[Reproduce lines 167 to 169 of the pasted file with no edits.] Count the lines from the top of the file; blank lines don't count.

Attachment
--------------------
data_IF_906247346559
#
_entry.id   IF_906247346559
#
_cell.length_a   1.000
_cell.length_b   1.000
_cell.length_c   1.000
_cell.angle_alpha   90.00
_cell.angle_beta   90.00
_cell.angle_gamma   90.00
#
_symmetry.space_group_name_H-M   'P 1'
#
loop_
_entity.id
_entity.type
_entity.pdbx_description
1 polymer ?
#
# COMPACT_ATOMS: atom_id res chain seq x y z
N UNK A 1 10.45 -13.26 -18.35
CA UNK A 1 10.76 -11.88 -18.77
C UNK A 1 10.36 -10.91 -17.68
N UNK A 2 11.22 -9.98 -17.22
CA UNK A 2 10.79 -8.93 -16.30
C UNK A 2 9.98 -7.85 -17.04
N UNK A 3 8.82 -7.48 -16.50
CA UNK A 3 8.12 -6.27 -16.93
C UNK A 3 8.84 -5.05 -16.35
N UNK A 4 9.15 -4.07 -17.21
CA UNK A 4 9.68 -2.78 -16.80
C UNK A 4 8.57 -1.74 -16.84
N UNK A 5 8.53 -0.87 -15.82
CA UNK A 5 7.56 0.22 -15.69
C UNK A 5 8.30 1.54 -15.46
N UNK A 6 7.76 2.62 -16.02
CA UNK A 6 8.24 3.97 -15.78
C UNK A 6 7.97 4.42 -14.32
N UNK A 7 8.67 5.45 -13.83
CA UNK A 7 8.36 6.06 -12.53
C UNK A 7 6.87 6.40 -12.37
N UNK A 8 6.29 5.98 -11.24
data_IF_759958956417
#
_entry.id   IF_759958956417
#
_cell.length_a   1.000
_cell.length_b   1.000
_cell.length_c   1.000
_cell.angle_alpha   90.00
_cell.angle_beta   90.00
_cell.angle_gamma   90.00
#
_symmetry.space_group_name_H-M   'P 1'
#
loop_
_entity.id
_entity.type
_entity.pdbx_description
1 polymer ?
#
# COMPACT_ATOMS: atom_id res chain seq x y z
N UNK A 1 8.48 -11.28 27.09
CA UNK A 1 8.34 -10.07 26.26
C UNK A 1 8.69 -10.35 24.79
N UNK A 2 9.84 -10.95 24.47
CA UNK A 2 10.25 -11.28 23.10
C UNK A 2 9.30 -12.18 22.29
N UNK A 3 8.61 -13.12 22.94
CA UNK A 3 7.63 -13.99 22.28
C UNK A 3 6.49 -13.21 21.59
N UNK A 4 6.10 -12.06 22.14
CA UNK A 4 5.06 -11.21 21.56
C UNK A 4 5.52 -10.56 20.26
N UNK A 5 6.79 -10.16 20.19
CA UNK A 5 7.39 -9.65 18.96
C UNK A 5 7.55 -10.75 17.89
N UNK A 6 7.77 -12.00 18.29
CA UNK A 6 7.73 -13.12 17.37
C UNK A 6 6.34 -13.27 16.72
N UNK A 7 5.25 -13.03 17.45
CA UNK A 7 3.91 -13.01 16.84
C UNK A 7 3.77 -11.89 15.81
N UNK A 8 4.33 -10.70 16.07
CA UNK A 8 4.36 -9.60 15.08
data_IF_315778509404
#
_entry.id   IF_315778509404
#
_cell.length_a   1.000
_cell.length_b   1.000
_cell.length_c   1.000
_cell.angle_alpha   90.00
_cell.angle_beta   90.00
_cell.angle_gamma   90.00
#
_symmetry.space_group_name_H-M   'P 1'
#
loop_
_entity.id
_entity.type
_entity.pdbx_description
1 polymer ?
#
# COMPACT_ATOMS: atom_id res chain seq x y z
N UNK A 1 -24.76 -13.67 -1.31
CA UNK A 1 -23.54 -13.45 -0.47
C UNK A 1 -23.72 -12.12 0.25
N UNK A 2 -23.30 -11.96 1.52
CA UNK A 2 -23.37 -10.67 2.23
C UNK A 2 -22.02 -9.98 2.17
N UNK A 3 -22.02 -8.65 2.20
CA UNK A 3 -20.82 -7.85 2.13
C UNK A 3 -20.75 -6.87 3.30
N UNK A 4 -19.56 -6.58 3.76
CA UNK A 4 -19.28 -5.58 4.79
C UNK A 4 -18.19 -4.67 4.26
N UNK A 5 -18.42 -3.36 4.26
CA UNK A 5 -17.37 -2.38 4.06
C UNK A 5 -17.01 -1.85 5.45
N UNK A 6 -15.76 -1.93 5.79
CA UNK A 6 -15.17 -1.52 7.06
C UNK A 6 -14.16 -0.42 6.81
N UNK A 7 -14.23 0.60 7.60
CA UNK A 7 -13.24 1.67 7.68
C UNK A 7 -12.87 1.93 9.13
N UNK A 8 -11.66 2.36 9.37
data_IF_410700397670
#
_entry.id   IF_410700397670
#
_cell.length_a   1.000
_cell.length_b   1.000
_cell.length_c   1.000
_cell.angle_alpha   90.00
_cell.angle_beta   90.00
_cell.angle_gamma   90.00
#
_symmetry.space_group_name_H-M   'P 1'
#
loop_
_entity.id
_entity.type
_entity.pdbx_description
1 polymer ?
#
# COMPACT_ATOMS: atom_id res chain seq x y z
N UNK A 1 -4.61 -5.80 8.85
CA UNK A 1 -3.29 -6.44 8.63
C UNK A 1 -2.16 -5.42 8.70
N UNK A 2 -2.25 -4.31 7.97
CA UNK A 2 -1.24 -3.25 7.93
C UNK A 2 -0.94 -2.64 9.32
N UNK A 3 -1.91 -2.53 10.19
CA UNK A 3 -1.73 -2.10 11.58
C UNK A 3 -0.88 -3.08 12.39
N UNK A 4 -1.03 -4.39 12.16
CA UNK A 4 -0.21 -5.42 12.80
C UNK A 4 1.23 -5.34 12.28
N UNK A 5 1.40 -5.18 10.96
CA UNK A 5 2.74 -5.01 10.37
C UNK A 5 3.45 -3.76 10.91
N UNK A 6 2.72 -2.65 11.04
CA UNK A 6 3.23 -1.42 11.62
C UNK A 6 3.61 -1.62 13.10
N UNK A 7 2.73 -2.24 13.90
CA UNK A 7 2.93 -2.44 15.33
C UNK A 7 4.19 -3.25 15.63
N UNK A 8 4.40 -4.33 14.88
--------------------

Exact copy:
CA UNK A 7 2.93 -2.44 15.33
C UNK A 7 4.19 -3.25 15.63
N UNK A 8 4.40 -4.33 14.88